Who stole the cookies from the cookie jar?

I’ve been a little busy lately, what with the hubby coming home, and preparing for my upcoming trip to my new job. I was subjected to a drug test on Monday (always fun), and had to take my Construction Safety course yesterday, so this is the first time I’ve really sat down at my computer since before hubby came home.

Regularly scheduled updates will resume at some point, but for now I thought I’d share another drabble. This one comes from a small collection of Harry Potter fanfic drabbles that I wrote a while ago. I was attempting to write a drabble for each important character in the book. I stopped at 18, but maybe I’ll get around to finishing the series someday.

Anyway, here’s the one I did for Harry:

It was quiet for a moment. Then a earthshaking howl echoed through the house. Harry cringed and sunk himself deeper into the space between the bath and the sink in the washroom.

He couldn’t understand what he’d done…one minute the cookie jar was on top of the refrigerator where it always was, the next it was on the floor, spilling out more cookies than logically could have fit in it. There must have been a hundred chocolate chips all over the floor.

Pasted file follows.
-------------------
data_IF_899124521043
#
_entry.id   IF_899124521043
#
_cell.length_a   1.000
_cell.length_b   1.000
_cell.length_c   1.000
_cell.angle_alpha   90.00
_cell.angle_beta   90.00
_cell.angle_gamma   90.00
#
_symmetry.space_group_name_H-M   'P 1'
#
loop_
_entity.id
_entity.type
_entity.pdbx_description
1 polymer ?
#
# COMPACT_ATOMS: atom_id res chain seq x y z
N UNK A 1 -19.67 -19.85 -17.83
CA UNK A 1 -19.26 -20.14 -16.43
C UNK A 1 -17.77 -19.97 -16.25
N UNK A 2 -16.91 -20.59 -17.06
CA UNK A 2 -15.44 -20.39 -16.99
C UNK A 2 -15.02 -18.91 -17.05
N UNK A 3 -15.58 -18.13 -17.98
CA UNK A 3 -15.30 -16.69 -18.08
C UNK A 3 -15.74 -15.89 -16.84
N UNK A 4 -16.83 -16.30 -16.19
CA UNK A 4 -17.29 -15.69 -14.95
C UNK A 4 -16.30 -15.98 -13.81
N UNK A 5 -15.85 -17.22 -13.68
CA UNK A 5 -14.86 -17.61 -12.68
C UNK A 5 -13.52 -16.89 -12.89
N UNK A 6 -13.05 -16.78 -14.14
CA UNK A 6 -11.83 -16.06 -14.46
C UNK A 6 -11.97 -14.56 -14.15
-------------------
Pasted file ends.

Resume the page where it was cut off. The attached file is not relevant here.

There came another howl and thundering footfalls up the stairs.

Uncle Vernon didn’t like chocolate chip cookies.

Fall of Atlantis

For those who don’t know, a drabble is a “story” of exactly 100 words. It sounds easy, but you might be surprised. It’s more difficult than it seems to create a concise, stand-alone piece with only 100 words. You want the 100 words to have impact; you don’t want them to simply be an excerpt plucked from the middle of a greater story. The drabble can lead to a greater story, but ultimately you want it to be able to stand by itself, to get a point across, and to capture the reader’s imagination.

A while back I came across a challenge that a friend was doing. The idea was to write 100 drabbles in 100 days. I took up the challenge, and ultimately failed because of the “100 days” part (I’ve never been one to be able to force myself to write daily…though I should probably work on that). Regardless of my failure to complete the challenge as dictated, I did continue to write drabbles. I believe I have somewhere in the order of 50 of them at this point, and when I eventually reach 100 I plan to publish them as a short collection.

This is one of my favorite ones so far, mostly because I think it would be interesting to actually write the story that it implies. Perhaps, sometime in the FARaway future, when I’ve finished the other dozen novels I have begging to be completed, I’ll do just that. 🙂

The name Aishira originates from old Atlantean lore. ‘Ai’ is a gentle word meaning ‘to love’, ‘shi’ is a royal word which means ‘to do great deeds’, and ‘ra’ is warrior phrase which means ‘for the people’. The name was established and bestowed only once, according to the legends. It is said that it was given to a newborn princess about whom a great prophecy was made. An old, wise woman proclaimed that the child would become a powerful queen and bring about massive change in the land of Atlantis.

I imagine you can see where I’m going with this.